A Farewell to Arms | Study Guide

Ernest Hemingway

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A Farewell to Arms | Book 4, Chapter 34 | Summary

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Summary

Still wearing civilian clothing, Henry boards a train to Stresa. The city is practically deserted. He visits a familiar hotel and greets the barman, Emilio, an old friend. The barman says that he saw two British girls in another hotel across the road. Henry hurries off and interrupts Catherine and Helen Ferguson during their dinner. Catherine is delighted to see Henry, but Ferguson is terse and judgmental. She is upset that Henry has gotten Catherine pregnant and indignant that the couple has no intention of getting married. She starts out angry but breaks into tears as the conversation continues. Catherine joins Henry at the hotel later that evening. It is clear that the two are truly in love. They know Henry is in danger of being arrested; Catherine swears that she will follow him anywhere.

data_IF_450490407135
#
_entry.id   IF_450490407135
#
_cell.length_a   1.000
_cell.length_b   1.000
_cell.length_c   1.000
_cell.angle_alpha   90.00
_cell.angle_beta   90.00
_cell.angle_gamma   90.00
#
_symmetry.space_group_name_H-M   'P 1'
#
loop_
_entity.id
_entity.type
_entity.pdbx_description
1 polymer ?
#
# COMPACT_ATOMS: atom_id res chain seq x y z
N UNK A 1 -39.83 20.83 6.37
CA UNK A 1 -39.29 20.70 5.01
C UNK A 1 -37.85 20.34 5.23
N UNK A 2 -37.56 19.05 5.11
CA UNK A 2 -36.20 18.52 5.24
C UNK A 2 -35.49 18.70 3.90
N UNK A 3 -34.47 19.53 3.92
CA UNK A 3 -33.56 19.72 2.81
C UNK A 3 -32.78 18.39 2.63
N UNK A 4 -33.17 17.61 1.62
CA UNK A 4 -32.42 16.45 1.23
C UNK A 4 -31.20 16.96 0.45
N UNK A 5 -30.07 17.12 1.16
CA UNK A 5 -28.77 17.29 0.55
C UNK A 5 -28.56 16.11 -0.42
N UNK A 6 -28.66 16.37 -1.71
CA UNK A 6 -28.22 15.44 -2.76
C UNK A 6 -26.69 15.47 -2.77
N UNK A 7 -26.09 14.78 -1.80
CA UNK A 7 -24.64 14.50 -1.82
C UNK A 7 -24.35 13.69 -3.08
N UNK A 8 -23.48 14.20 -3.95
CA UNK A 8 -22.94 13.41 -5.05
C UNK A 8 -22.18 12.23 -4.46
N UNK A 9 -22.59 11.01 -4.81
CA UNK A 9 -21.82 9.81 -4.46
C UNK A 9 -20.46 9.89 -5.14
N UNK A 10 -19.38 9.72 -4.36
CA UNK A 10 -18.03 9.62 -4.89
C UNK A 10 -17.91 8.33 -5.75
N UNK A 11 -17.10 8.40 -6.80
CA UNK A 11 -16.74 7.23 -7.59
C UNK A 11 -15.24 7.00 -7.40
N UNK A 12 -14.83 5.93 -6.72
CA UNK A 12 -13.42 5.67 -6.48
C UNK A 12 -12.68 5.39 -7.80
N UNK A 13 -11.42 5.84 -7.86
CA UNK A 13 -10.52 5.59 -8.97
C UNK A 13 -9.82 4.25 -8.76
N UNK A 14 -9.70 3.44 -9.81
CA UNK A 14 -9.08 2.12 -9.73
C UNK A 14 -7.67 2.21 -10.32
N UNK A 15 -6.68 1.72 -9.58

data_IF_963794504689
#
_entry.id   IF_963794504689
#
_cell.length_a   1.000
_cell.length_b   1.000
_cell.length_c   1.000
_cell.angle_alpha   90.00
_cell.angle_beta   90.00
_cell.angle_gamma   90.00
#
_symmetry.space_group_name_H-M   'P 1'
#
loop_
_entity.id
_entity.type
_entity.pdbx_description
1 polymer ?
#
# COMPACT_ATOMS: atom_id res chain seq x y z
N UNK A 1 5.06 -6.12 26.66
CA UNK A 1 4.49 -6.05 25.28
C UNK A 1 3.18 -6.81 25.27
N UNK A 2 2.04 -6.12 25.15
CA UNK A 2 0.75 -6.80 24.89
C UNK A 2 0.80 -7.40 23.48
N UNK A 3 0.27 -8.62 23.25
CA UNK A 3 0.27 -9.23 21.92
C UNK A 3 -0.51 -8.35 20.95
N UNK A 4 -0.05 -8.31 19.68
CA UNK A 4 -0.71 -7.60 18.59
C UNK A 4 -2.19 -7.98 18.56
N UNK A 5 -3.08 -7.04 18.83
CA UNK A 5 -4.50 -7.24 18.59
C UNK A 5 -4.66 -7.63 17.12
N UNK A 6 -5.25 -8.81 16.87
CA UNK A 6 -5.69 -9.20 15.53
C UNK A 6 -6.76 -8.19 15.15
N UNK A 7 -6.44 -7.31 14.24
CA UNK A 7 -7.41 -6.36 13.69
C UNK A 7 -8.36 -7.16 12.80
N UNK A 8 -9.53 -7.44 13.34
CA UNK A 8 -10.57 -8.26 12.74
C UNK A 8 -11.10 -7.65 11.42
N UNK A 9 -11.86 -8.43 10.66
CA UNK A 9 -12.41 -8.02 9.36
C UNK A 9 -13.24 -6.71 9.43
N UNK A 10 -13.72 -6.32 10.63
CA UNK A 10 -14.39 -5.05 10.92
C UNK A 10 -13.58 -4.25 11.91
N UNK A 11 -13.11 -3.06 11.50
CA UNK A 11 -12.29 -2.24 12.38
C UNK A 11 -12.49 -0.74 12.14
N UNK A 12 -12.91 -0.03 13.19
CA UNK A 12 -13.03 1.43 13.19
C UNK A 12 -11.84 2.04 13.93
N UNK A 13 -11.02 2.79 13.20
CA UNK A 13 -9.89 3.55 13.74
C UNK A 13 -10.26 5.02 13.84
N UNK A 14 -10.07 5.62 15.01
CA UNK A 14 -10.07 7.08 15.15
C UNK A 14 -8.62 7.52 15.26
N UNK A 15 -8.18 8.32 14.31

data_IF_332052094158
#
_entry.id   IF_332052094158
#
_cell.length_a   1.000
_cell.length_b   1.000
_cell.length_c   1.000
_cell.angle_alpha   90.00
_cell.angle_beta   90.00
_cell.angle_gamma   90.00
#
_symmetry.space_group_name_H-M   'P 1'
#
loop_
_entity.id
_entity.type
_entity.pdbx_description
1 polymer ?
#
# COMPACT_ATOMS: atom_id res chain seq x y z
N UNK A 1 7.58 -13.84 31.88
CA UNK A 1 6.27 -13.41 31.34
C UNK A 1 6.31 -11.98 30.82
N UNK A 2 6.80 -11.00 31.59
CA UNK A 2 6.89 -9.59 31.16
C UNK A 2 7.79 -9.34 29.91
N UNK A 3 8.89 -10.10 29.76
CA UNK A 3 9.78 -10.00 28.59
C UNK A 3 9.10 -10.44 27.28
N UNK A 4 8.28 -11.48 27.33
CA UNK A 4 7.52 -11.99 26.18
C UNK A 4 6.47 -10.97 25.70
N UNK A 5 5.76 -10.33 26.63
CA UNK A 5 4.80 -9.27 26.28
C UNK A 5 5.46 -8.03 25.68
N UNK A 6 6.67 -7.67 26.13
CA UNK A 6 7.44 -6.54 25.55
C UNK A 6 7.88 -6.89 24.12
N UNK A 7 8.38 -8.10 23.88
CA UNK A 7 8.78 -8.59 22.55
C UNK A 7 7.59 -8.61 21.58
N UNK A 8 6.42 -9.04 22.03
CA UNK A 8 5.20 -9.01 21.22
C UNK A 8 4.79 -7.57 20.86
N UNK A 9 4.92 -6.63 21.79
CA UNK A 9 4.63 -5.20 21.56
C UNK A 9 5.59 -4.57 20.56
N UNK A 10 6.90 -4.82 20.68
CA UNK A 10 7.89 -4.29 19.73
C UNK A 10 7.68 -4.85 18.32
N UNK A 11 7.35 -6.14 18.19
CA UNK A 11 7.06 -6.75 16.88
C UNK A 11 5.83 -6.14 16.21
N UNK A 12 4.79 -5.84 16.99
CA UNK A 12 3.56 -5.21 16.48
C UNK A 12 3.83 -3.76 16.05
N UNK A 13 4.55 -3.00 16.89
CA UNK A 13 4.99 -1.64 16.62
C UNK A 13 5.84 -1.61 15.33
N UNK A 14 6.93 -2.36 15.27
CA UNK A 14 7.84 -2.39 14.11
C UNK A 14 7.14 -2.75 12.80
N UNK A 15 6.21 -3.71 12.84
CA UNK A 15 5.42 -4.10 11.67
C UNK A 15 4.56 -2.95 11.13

Analysis

The war has changed Henry. While on the train, he receives angry glares from soldiers who believe he is a civilian avoiding his duty in the war. The old Henry would have "insulted them and picked a fight," but the new Henry is content to leave them alone. He has made a "separate peace" from the war, which means he is no longer interested in fighting anyone or anything associated with the war. Henry's distance from the war, along with the fact that he feels out of place in his civilian clothes, shows that he belongs nowhere: He is no longer a soldier but not truly a civilian. He is in an emotional no-man's land. All that changes when he is with Catherine. With Catherine he feels at home.

When the lovers meet back up in the hotel, it is clear that absence really has made the heart grow fonder. No longer are they playing at love; they really are in love, as long as they remain safe in their isolated bubble where no outside forces can harm them: "We were never lonely and never afraid when we were together." As Catherine sleeps Henry contemplates the meaninglessness of life and the randomness of death. He thinks of the war, but his thoughts lay bare the philosophical core of the novel. Life is cruel and unfair: "It kills the very good and the very gentle and the very brave impartially." This is an ominous foreshadowing of Catherine's impending death.

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